Ground breaking research at Liverpool Women's will have a huge impact worldwide on outcomes for babies born extremely prematurely, says Bliss, the special care baby charity.
The research, led by Dr Colin Morgan, Consultant Neonatologist at Liverpool Women’s, has proved that improving the intravenous nutrition of very premature babies through a special drip will help their brains grow better in the first weeks after birth.
This in turn will improve their future quality of life, preventing problems such as learning difficulties and cerebral palsy.
The two-year SCAMP (Standardised Concentrated with added Macronutrients Parenteral) study has been funded by Bliss and Liverpool Women's Newborn Appeal. For the first time ever, it scientifically proved that poor postnatal head (and so brain) growth in the first 28 days of life can be prevented by optimising early protein and energy intake.
As Dr Morgan points out, at 24-25 weeks babies' brains begin a growth spurt which continues through the last trimester and the first three months after birth at full term. If babies do not receive appropriate nutrition at this critical time, there may be irreversible long term affects to the baby's brain and nervous system. This study concentrated on the early part of this growth spurt when these babies are particularly vulnerable.
Said Dr Morgan: "Our research showed that by preventing head growth failure in the first 28 days of life there is a lasting impact. By optimising babies' nutritional intake their heads will grow more which can help realise the full potential of the baby’s brain and nervous system.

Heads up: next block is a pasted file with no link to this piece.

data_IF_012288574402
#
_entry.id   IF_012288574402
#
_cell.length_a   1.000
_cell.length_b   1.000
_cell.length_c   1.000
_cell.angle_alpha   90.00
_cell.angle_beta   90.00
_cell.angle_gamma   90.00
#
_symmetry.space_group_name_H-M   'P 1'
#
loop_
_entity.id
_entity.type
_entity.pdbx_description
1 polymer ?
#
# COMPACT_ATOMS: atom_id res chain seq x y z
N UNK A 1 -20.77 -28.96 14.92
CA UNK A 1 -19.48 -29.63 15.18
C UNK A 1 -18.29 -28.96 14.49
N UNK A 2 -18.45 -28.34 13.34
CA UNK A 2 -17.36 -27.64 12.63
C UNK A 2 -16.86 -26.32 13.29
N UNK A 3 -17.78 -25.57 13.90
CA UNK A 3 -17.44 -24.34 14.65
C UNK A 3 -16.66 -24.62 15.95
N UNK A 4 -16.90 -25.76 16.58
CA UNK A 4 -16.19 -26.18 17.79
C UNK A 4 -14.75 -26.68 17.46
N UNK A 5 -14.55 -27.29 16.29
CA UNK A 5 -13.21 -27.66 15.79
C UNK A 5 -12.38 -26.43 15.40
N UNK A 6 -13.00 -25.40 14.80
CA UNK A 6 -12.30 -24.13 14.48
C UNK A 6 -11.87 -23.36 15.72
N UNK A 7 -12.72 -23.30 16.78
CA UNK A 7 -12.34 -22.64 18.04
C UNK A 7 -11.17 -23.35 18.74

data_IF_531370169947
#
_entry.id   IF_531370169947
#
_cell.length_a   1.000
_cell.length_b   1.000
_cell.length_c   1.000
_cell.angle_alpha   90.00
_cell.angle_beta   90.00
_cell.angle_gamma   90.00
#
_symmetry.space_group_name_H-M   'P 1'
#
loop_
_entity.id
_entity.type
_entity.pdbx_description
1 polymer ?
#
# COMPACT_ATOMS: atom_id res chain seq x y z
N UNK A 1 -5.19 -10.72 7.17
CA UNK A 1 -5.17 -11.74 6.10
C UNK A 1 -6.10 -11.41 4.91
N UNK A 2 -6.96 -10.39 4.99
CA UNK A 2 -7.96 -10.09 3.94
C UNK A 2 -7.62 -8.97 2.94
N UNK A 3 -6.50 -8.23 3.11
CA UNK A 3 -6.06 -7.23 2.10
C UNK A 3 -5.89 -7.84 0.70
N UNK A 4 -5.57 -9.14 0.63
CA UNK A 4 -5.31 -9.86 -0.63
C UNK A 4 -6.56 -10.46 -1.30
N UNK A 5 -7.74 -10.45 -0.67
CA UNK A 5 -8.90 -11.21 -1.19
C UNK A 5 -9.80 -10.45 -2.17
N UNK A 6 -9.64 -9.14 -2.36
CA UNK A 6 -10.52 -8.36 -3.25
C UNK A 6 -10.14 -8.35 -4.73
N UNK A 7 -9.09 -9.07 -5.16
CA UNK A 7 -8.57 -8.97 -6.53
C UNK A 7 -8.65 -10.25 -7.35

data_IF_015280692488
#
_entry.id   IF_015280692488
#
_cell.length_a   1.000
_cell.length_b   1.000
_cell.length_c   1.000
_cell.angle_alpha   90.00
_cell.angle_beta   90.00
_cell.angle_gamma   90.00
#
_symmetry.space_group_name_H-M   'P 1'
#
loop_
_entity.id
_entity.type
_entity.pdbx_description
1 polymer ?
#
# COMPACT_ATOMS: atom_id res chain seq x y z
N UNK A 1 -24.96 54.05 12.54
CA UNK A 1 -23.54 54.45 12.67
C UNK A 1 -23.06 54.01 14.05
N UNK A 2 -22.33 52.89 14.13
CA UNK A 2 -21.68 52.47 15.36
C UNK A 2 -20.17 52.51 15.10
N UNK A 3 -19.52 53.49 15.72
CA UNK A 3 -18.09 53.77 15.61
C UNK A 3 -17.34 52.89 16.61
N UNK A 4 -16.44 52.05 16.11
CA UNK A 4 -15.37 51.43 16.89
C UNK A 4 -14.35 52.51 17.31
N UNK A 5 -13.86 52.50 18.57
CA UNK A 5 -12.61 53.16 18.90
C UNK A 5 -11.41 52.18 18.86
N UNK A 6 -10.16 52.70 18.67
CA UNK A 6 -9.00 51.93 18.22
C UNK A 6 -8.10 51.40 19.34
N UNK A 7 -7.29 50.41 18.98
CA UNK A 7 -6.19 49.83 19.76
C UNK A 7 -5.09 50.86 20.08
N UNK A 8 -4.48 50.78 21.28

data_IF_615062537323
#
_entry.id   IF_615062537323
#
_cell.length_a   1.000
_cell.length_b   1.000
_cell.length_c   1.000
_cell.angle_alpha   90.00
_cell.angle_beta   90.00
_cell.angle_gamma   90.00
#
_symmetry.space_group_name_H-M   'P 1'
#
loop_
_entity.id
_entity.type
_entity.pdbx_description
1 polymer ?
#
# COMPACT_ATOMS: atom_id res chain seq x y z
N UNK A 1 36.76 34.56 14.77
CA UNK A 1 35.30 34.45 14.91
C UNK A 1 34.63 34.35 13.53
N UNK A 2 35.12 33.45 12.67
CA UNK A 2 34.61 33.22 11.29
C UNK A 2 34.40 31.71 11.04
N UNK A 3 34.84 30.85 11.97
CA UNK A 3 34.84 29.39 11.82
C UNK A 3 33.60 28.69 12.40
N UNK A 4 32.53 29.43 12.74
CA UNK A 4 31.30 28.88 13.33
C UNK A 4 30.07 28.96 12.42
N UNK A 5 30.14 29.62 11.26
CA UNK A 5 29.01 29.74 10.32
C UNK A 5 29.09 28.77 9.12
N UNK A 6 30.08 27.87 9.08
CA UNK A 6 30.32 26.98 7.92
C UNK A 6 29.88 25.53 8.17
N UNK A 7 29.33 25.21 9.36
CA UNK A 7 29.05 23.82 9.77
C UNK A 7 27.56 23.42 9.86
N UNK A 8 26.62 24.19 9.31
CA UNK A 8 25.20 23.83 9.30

"Our thinking was that we should try to equate what the placenta would be giving them had they not been born prematurely. Our SCAMP regimen ensures that they are getting nutrition as soon as they are born which will be built up slowly so that they are getting full nutrition by day five."
The study's findings, published in the journal Paediatrics, are already being acted upon by other neonatal services providing advanced levels of care in the North West.
Said Dr Morgan: "Optimum nutrition may also mean that babies are better at fighting infection and help their lungs, kidneys and brains develop normally. We are very grateful to Bliss and the Newborn Appeal for funding this research which should help improve the survival chances and life quality of future generations of premature babies."
Zoe Chivers, Bliss Innovations Manager, said: "Bliss is thrilled to have funded this ground breaking research which we feel will have a huge impact on outcomes for babies born extremely prematurely. We look forward to seeing the next phase of the project and its implementation into hospitals."